The sun is shining higher in the sky, which means summer is on its way. If you enjoy archery and time on the water, try taking a shot at bowfishing. It’s a fun way to hone and expand your archery skills.
Bowfishing can also help manage a fishery by targeting invasive species like carp. Therefore, maximize your summer by getting out on the water with your bow and arrows. Let’s discuss how to get started bowfishing.
Visit an Archery Shop
If you’re new to bowfishing, first stop at a range or an archery shop. Ask if they offer classes that help you gear up, shoot safely and succeed at bowfishing. Classes also teach fish identification, what to do with fish you arrow, and how to communicate with those around you to ensure safety.
Bowfishing is exciting and action-packed, so it’s important to know how to participate safely before going out. You must also learn how to use new equipment. Even if you’ve been shooting archery for years, you’ll need to use a bowfishing reel and arrow with retrieval line. Bowfishing classes help you practice safely with the equipment, even if you’re not on the water.
Learn to ID Fish
“If your goal is to go bowfishing, practice will make your experience fun, safe and productive,” said Josh Gold, the senior manager of R3 (recruitment, retention and reactivation) and state relations for the Archery Trade Association. Practice goes beyond picking up your bow. Gold said archers can practice many activities at home to ensure they’re prepared.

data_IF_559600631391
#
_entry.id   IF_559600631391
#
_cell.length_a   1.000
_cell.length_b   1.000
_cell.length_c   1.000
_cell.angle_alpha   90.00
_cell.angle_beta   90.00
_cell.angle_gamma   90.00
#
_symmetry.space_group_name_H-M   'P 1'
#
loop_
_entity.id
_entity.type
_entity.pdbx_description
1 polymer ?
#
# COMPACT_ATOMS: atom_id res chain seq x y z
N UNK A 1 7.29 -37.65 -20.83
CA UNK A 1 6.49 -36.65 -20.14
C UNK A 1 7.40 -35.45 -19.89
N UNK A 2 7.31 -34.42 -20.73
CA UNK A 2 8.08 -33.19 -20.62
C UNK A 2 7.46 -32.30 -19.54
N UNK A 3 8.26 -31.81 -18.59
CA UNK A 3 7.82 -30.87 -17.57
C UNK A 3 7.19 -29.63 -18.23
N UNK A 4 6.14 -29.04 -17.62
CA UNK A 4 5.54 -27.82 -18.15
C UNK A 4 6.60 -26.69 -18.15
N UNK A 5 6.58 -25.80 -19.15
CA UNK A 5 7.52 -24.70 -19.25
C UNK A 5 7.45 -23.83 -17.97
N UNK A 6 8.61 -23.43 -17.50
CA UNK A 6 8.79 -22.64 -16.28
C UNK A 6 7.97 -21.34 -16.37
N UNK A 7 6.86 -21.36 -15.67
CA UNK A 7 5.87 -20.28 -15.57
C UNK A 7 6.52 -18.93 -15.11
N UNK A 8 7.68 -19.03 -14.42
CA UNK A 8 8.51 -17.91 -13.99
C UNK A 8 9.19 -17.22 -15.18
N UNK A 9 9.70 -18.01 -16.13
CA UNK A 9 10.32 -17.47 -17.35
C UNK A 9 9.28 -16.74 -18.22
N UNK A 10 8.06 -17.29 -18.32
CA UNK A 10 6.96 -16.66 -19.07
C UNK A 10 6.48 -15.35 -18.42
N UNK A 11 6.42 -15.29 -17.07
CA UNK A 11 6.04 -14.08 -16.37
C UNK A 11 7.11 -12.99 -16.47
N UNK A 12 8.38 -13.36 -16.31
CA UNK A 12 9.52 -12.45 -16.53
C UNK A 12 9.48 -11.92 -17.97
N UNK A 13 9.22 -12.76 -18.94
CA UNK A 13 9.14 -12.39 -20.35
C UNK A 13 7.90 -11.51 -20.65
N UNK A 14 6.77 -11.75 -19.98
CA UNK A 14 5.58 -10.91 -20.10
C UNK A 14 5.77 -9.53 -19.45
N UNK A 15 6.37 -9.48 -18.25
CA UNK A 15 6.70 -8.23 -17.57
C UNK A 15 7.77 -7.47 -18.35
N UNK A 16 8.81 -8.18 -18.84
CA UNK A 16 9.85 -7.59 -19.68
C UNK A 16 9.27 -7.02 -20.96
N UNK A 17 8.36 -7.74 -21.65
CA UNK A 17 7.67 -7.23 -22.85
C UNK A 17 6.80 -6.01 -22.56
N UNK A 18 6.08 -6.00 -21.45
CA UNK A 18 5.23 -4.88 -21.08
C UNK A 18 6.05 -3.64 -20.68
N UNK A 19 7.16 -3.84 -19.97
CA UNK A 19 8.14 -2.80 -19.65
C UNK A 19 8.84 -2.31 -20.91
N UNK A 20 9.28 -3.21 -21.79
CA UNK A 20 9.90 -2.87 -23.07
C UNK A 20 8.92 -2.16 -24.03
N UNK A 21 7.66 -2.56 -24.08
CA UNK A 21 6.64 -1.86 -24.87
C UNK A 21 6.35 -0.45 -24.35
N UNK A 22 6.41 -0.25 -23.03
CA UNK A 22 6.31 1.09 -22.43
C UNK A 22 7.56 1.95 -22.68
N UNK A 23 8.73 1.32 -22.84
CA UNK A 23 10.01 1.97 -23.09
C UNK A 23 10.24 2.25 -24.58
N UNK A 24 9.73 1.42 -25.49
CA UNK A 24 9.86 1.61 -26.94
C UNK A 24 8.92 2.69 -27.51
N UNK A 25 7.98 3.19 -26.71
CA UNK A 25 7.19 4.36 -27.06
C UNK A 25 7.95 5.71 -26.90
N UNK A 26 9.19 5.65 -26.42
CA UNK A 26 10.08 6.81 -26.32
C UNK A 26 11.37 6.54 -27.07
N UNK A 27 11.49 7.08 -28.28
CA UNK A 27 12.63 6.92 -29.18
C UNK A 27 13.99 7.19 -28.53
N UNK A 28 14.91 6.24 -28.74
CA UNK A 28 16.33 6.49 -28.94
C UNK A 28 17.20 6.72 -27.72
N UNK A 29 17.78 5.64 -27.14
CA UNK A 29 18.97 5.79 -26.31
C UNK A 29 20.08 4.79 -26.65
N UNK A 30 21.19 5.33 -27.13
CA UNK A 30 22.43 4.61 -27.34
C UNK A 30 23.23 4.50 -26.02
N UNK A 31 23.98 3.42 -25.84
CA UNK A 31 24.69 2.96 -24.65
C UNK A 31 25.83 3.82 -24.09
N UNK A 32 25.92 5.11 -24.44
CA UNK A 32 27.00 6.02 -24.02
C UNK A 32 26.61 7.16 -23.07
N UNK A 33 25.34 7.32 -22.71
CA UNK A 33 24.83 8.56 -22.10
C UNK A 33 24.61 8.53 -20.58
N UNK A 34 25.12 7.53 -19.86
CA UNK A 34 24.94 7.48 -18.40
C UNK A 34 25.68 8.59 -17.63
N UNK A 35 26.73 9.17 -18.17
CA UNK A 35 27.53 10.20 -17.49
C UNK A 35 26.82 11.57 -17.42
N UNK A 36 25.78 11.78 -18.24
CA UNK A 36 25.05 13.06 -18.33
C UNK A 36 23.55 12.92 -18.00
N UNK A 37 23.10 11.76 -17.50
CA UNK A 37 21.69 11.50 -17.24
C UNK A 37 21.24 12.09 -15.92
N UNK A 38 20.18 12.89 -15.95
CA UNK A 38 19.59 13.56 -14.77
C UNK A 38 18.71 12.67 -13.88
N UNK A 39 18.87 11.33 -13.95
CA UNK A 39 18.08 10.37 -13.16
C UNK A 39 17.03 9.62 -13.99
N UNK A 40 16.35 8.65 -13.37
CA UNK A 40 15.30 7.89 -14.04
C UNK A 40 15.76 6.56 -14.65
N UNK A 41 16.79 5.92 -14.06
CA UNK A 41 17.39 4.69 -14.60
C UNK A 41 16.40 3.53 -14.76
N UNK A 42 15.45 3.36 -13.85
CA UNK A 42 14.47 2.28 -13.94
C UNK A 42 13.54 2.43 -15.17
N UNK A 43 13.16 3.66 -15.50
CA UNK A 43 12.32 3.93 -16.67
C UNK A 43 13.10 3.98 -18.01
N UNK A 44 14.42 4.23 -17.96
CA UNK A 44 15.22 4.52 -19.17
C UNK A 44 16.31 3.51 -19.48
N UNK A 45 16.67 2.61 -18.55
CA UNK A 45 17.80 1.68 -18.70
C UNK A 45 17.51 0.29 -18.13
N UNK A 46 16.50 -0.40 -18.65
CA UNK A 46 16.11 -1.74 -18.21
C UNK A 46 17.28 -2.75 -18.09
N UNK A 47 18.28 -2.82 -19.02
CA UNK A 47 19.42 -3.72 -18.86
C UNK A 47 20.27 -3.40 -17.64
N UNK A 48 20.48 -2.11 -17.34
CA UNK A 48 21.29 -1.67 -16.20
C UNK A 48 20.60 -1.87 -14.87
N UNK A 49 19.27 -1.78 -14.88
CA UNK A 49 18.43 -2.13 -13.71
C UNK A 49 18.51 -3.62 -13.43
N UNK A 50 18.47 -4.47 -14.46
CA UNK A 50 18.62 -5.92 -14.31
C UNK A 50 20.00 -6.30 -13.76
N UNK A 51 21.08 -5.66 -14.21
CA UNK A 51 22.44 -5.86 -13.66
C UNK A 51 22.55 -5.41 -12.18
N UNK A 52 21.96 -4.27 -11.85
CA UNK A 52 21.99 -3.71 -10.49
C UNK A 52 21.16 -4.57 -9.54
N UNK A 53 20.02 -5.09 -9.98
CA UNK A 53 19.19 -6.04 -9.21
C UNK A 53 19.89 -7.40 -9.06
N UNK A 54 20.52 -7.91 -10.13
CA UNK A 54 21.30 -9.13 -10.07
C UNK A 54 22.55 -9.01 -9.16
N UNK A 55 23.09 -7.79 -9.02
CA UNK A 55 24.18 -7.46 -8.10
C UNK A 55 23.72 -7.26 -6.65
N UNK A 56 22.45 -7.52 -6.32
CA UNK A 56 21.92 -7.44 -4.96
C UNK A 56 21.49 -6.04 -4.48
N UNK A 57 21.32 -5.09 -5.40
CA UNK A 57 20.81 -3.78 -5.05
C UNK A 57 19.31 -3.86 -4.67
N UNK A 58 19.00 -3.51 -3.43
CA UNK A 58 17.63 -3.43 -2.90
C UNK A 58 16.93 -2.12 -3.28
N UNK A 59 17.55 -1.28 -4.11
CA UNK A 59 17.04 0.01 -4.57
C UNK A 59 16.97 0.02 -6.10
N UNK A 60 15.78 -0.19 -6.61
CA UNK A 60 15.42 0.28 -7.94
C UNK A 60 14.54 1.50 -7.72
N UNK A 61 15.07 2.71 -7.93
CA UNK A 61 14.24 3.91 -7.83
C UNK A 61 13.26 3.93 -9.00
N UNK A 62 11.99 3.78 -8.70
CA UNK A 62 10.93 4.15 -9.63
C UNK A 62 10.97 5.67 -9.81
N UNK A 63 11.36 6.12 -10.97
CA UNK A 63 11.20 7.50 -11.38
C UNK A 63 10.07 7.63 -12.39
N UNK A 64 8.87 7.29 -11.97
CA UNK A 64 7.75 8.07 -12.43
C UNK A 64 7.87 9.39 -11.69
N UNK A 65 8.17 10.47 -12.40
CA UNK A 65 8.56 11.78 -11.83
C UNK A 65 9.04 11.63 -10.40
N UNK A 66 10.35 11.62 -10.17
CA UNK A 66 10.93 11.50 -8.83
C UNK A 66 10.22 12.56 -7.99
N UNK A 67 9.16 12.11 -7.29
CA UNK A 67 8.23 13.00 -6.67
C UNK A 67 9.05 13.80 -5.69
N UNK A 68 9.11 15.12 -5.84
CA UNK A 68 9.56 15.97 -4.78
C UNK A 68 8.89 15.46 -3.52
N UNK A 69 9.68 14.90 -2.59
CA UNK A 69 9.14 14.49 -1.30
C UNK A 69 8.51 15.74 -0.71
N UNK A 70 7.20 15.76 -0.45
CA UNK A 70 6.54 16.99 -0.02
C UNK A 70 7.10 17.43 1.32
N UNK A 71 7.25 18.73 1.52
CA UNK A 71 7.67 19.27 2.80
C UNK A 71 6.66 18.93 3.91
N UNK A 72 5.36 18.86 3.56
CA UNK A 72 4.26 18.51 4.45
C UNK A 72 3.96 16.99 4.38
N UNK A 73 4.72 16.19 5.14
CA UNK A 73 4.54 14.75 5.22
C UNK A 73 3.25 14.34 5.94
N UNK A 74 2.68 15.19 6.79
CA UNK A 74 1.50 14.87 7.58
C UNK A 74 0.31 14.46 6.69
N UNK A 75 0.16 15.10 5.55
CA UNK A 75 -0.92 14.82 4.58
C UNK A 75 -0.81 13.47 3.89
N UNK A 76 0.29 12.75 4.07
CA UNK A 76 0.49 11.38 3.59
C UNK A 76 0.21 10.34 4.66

Bowfishing is not about catch and release. You must be absolutely sure of your target before releasing an arrow. Learn your state’s fishing rules and regulations for the areas you’ll fish. Know which species you can shoot with archery equipment. Also make sure you know your state’s season dates and licensing requirements.
Once you know the species on your hit list, practice identifying them. Most fish-management agencies have fish-identification photos on their websites. Study these photos and compare them to other fish so you recognize their differences and similarities. You must be able to quickly and confidently make the ID and shoot. Studying fish species also helps you identify their habitat.
One of bowfishing’s biggest challenges is knowing where to aim. In many cases you’ll miss if you aim directly at the fish because it’s actually deeper than it appears. That’s called refraction. As light travels from one medium to another it bends, so the fish you see is actually it’s refracted image in the water. To connect, you must aim slightly below that image.
You can explore refraction at home to learn how it works. This video uses a glass of water to demonstrate refraction’s magic. If you have children at home, they’ll enjoy this experiment.
This video shows how to aim below target:
Practice Shooting Instinctively
Fish can move fast. Shots are usually close, and you won’t have much time to aim with a sight. Bowfishing requires you to shoot instinctively, which means looking where you want to shoot and releasing an arrow. It’s like throwing a football to a friend. You use only your eyes and instincts to hit your mark.
Instinctive shooting takes practice, especially when shooting a compound bow with sights. The best way to learn is to work with a certified instructor. Visit an archery shop and ask them to help you learn the proper form. Once you learn the basics you’ll pick it up quickly with practice. You should also practice shooting from different positions, and from uneven surfaces and at downward angles.
Bowfishing is a fun, exciting way to enjoy late spring and summer, and it can provide some tasty bonus meals of fresh fish. With a little training help and practice, you’ll get hooked.